One other option. Do you park your rig where you have access to shore power? Considering how far South you are, you might want to consider just putting a small space heater inside your unit for the few nights it gets that cold. Of course you would have to remember to turn it on, but as long as your plumbing runs are all inside the coach, that should keep it warm enough to prevent anything from freezing up. I would still drain the fresh and pop the low point drains, but I don' t think I would bother blowing out and all the other tricks for such a warm climate, especially if you are still using the unit semi-regularly.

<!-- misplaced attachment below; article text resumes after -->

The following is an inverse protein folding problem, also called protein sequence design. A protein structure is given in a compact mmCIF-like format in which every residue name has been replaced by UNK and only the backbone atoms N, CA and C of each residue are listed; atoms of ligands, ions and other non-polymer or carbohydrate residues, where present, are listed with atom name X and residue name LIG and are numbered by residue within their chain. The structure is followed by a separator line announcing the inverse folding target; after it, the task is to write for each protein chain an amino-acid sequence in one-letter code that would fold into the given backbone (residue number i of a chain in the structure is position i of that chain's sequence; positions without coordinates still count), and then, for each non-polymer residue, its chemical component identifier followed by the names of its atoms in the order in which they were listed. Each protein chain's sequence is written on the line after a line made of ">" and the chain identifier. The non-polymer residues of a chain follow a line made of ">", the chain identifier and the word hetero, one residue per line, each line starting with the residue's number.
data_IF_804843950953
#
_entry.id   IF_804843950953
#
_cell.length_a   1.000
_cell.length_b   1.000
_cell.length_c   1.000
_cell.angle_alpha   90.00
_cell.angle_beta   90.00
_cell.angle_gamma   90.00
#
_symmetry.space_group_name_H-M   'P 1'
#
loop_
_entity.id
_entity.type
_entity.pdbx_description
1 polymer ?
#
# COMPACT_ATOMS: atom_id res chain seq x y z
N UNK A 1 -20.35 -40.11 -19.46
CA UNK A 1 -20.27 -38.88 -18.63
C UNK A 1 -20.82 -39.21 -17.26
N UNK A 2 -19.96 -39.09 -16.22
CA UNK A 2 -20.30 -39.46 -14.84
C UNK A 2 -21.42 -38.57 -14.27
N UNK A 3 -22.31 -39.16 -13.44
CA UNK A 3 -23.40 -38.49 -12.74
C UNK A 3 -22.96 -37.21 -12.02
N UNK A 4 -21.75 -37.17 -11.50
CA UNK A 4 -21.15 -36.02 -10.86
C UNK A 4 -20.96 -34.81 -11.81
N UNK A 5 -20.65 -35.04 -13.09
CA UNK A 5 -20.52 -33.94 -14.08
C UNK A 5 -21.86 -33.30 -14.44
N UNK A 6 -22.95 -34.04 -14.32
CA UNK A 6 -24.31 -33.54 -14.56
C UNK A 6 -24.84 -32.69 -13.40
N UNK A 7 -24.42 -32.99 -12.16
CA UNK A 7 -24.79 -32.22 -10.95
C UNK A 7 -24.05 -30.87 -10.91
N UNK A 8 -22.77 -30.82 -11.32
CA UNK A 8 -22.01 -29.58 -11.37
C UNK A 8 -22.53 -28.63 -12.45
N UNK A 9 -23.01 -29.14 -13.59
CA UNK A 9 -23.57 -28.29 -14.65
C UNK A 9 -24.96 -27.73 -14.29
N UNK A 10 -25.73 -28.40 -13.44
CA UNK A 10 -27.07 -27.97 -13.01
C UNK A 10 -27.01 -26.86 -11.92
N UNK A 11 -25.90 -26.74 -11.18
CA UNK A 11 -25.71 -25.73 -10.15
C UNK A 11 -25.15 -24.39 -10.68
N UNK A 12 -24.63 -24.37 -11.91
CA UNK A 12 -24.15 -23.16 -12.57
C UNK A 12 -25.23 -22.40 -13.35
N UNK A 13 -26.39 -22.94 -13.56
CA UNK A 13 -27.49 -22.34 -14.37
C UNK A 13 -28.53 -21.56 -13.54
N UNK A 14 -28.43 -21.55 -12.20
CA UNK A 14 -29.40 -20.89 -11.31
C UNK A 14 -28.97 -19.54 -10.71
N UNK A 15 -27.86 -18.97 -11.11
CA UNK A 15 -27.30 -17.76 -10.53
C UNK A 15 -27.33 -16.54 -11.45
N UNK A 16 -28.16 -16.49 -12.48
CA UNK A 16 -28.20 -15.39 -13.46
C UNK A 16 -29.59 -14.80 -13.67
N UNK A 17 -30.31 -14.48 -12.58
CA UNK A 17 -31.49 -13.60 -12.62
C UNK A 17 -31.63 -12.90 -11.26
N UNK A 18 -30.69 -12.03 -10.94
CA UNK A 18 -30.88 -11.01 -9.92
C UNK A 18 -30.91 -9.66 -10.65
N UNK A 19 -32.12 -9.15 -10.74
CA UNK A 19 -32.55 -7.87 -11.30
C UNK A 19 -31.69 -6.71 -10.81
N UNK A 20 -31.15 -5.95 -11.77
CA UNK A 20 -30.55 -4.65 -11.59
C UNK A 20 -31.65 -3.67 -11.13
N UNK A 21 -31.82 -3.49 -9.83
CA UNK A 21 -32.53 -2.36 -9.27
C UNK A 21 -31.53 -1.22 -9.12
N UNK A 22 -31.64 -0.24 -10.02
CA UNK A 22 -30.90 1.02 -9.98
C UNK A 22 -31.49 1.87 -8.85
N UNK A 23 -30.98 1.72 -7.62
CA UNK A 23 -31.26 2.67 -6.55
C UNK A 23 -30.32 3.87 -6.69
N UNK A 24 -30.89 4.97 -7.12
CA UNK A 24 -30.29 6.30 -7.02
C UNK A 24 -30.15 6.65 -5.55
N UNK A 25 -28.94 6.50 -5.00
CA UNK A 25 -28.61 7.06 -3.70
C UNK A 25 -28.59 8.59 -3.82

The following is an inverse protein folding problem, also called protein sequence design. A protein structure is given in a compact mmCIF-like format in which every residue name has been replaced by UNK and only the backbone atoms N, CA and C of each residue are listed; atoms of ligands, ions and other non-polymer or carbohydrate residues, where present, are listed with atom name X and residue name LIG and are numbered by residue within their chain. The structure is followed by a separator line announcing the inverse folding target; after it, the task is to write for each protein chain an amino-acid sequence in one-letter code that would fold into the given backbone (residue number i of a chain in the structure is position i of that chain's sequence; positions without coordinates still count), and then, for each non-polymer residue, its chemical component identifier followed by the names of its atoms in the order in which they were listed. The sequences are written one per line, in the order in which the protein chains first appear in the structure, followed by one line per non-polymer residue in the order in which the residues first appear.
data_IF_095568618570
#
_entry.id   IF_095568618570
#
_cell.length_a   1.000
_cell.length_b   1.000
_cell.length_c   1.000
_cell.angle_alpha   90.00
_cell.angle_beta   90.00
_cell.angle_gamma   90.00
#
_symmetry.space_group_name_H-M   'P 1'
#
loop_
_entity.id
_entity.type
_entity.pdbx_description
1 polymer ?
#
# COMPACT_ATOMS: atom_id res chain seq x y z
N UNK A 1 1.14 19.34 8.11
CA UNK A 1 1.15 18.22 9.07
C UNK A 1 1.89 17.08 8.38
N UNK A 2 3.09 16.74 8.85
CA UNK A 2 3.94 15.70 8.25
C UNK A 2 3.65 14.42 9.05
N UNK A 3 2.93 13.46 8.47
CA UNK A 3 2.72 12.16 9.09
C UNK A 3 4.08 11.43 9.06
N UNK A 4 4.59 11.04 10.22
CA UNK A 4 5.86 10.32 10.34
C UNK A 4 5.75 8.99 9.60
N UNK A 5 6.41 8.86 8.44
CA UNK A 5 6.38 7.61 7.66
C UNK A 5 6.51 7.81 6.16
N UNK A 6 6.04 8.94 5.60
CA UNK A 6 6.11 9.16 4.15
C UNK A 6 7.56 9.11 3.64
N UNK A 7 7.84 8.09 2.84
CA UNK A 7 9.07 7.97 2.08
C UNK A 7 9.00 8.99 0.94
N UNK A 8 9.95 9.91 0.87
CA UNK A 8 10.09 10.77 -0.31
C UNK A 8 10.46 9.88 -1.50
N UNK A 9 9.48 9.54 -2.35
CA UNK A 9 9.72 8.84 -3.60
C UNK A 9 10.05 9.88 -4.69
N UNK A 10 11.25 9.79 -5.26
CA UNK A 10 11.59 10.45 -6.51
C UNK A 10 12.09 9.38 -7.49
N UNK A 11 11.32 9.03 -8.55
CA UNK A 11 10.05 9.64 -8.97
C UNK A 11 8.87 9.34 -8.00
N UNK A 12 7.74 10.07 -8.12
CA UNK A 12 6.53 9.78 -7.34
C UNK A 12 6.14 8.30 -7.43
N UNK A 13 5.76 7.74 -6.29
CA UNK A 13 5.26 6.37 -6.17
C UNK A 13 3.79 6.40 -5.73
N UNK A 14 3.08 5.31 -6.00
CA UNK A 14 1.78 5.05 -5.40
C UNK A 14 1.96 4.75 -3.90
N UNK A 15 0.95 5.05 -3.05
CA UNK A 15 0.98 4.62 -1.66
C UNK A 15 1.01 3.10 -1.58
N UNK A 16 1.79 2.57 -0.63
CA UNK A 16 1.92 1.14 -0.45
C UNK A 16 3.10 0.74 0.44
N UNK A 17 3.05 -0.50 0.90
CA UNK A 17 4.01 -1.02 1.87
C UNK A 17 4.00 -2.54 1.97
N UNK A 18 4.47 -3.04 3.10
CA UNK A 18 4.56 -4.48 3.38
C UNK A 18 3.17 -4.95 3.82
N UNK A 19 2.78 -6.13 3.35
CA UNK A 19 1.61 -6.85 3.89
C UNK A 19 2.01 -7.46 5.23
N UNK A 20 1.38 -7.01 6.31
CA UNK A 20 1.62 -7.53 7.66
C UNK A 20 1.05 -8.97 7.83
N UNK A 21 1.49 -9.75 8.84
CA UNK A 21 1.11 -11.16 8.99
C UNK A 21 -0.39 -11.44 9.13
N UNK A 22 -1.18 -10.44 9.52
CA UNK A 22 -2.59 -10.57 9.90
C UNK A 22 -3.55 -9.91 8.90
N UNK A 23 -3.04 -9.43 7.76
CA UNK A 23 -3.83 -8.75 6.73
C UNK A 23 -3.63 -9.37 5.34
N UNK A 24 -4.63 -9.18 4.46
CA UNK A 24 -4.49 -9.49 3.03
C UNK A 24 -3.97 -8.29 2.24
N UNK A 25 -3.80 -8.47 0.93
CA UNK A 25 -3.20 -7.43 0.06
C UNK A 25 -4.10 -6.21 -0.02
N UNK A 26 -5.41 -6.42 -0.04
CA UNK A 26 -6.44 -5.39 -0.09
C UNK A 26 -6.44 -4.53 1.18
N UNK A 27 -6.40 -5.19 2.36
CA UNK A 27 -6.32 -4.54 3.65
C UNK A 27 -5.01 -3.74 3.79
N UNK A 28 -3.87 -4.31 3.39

Up here in Canada where it gets darned cold a heater is all I do for the plumbing in our unheated crawlspace for a 4 season cottage; it almost never dips down below freezing down there even though it's -40 outside (I monitor with a remote sensing thermometer). Sure, I winterize the heck out of our TT, but it does freeze down to the outside temperature. As you state it, your rig should never really freeze, and keeping a little bit of heat in there on the coldest days may be all you need.
ETA - about half the guys giving you advice here live up in Canada where we are pretty rabid about winterizing. I don't think the risk is that severe on the Southern US border...
2011 Jayco X19H (purchased 2015)
2008 Jayco 1007 PUP (purchased new, traded for the X19)
2012 Chev Traverse LT with TP